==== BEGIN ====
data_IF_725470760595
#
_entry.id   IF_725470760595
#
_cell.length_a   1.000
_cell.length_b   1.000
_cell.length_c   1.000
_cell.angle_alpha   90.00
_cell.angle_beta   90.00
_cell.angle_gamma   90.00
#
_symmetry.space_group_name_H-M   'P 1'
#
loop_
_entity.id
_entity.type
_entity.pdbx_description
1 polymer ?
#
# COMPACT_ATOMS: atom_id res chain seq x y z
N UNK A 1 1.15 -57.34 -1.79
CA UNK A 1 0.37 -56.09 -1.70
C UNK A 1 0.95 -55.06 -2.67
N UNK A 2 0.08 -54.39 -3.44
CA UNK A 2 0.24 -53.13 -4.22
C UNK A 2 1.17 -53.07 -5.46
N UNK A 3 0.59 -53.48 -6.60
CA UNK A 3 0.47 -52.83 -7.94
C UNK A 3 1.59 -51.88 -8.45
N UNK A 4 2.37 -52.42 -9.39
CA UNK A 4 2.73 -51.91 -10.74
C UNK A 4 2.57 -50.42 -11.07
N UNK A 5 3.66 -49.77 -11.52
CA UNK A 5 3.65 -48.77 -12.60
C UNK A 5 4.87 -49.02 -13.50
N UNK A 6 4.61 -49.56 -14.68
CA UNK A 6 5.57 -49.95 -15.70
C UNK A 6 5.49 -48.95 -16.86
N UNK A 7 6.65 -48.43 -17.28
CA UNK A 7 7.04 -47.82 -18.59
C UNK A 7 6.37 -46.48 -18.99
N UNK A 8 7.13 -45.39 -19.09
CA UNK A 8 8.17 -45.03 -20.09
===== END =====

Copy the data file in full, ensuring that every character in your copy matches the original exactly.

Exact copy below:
data_IF_725470760595
#
_entry.id   IF_725470760595
#
_cell.length_a   1.000
_cell.length_b   1.000
_cell.length_c   1.000
_cell.angle_alpha   90.00
_cell.angle_beta   90.00
_cell.angle_gamma   90.00
#
_symmetry.space_group_name_H-M   'P 1'
#
loop_
_entity.id
_entity.type
_entity.pdbx_description
1 polymer ?
#
# COMPACT_ATOMS: atom_id res chain seq x y z
N UNK A 1 1.15 -57.34 -1.79
CA UNK A 1 0.37 -56.09 -1.70
C UNK A 1 0.95 -55.06 -2.67
N UNK A 2 0.08 -54.39 -3.44
CA UNK A 2 0.24 -53.13 -4.22
C UNK A 2 1.17 -53.07 -5.46
N UNK A 3 0.59 -53.48 -6.60
CA UNK A 3 0.47 -52.83 -7.94
C UNK A 3 1.59 -51.88 -8.45
N UNK A 4 2.37 -52.42 -9.39
CA UNK A 4 2.73 -51.91 -10.74
C UNK A 4 2.57 -50.42 -11.07
N UNK A 5 3.66 -49.77 -11.52
CA UNK A 5 3.65 -48.77 -12.60
C UNK A 5 4.87 -49.02 -13.50
N UNK A 6 4.61 -49.56 -14.68
CA UNK A 6 5.57 -49.95 -15.70
C UNK A 6 5.49 -48.95 -16.86
N UNK A 7 6.65 -48.43 -17.28
CA UNK A 7 7.04 -47.82 -18.59
C UNK A 7 6.37 -46.48 -18.99
N UNK A 8 7.13 -45.39 -19.09
CA UNK A 8 8.17 -45.03 -20.09